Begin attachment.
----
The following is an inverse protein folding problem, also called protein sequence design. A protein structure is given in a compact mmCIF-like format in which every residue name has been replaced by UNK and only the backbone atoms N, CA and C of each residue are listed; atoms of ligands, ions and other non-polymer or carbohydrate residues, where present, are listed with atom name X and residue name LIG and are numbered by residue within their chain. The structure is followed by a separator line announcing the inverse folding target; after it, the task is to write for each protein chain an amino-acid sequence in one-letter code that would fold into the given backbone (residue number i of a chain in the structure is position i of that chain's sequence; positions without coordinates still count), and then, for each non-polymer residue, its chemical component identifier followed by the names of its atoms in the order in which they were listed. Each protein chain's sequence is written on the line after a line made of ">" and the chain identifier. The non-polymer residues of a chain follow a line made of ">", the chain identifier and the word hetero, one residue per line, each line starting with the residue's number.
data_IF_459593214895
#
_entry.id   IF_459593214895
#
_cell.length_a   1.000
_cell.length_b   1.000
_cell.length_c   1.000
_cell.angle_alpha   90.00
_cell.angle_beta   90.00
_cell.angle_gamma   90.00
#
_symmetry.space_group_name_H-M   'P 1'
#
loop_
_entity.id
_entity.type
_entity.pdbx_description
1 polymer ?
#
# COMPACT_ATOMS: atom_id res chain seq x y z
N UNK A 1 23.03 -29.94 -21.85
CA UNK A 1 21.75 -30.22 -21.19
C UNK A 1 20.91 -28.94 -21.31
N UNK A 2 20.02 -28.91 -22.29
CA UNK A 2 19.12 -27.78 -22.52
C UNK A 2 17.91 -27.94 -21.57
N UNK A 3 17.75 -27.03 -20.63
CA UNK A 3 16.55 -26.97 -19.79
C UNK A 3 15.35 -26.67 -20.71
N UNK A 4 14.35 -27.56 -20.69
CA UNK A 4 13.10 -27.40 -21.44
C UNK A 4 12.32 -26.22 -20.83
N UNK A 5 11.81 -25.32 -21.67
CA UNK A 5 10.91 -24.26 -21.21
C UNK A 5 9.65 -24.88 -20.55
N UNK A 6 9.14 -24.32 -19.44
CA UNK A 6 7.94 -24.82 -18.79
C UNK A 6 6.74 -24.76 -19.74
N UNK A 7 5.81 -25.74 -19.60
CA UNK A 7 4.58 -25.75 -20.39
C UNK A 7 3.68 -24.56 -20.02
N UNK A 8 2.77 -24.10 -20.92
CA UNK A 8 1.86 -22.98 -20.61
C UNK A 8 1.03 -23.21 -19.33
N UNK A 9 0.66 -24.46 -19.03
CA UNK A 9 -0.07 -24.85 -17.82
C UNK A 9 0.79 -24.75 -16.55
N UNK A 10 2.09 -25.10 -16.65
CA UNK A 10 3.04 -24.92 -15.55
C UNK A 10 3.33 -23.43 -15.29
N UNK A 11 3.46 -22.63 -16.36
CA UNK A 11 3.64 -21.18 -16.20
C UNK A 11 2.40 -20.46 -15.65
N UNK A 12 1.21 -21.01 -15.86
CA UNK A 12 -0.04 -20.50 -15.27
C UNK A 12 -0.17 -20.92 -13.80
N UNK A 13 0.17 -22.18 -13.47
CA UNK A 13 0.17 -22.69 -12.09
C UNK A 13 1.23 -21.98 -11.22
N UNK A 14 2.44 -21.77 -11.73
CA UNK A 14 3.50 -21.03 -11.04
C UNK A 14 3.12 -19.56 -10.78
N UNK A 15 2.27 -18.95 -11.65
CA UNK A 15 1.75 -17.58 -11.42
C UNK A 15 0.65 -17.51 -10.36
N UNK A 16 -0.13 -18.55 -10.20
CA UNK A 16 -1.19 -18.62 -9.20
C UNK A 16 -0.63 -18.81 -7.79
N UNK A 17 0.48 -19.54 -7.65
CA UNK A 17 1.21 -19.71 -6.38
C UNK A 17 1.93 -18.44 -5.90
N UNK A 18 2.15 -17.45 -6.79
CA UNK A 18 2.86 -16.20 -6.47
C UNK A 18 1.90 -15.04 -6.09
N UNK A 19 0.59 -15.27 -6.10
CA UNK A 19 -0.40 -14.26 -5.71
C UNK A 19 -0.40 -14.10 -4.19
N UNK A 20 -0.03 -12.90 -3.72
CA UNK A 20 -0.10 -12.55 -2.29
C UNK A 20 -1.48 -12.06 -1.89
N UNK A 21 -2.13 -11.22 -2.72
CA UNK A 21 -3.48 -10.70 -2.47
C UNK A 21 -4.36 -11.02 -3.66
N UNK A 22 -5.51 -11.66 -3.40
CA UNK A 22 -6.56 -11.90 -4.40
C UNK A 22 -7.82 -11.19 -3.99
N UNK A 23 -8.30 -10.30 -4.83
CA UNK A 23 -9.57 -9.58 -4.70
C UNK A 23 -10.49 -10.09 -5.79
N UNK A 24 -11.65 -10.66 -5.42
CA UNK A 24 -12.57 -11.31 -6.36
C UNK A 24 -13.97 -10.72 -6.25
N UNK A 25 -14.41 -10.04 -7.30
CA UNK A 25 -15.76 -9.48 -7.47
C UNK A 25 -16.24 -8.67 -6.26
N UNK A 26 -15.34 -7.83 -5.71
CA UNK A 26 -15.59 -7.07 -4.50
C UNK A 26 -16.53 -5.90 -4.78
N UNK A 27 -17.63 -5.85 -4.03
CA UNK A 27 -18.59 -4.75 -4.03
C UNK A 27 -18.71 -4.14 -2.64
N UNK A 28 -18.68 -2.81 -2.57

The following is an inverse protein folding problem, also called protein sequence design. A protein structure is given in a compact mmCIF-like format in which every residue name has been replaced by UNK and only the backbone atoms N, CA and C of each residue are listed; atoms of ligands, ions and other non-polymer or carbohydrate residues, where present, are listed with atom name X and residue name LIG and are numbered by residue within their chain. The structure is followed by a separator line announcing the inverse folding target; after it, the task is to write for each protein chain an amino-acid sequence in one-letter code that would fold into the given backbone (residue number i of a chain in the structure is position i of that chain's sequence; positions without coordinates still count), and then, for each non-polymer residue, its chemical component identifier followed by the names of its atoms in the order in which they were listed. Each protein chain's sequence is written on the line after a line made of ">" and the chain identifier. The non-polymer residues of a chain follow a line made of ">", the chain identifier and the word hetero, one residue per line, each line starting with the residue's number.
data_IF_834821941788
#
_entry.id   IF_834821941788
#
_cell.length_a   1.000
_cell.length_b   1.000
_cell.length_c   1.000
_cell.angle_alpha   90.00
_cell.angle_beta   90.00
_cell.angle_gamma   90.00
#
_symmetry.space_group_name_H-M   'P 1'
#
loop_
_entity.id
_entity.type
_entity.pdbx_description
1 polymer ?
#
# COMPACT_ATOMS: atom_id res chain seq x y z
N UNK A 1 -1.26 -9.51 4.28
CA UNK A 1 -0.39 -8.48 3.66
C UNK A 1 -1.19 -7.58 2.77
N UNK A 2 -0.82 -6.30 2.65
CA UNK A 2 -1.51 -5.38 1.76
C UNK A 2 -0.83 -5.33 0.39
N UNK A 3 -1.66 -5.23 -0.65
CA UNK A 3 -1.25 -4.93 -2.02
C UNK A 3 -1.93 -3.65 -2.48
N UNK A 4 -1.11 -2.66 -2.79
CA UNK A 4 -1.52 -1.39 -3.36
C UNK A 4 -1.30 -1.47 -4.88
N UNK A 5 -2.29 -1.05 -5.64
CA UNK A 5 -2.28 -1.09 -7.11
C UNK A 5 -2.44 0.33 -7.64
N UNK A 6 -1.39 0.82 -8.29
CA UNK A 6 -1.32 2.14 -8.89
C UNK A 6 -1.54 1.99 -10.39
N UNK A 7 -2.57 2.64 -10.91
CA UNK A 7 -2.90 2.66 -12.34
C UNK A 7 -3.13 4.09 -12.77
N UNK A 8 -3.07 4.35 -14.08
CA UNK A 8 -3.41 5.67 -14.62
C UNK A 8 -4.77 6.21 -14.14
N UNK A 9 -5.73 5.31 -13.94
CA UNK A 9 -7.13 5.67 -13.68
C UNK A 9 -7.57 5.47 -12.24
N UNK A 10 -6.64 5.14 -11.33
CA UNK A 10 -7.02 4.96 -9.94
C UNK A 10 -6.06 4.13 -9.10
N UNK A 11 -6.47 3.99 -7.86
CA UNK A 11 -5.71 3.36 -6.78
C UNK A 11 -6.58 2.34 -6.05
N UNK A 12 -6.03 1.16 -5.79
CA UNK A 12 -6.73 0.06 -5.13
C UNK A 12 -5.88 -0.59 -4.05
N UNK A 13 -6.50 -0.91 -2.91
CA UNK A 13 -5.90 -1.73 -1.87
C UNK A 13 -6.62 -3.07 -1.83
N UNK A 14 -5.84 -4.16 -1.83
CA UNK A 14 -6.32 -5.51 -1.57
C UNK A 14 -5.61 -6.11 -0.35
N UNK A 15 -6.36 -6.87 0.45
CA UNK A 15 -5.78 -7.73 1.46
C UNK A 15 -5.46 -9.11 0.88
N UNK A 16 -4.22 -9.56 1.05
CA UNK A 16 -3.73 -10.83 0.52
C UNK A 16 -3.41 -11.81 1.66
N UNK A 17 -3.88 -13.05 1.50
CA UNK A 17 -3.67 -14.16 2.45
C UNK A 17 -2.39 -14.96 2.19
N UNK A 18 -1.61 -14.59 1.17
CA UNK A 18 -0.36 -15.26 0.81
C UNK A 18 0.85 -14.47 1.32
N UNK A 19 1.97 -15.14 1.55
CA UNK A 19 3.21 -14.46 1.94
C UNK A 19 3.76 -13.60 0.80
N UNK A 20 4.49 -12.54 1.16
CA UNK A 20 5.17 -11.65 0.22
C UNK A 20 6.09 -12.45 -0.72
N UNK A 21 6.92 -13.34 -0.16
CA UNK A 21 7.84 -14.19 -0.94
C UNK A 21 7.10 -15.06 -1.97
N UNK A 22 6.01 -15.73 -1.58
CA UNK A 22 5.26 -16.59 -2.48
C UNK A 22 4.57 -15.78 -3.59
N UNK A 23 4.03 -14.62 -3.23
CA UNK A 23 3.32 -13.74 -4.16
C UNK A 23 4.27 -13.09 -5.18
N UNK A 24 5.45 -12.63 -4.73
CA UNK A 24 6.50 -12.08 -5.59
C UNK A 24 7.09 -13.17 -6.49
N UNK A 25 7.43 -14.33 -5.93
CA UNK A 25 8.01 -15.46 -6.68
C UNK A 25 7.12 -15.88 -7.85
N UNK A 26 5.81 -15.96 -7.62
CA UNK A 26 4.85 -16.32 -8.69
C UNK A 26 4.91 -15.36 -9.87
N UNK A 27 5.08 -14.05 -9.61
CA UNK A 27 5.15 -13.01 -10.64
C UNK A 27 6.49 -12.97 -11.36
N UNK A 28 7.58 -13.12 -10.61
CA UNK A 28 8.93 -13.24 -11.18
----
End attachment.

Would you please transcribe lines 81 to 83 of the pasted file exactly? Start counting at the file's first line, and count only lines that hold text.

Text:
C UNK A 20 -1.48 -12.06 -1.89
N UNK A 21 -2.13 -11.22 -2.72
CA UNK A 21 -3.48 -10.70 -2.47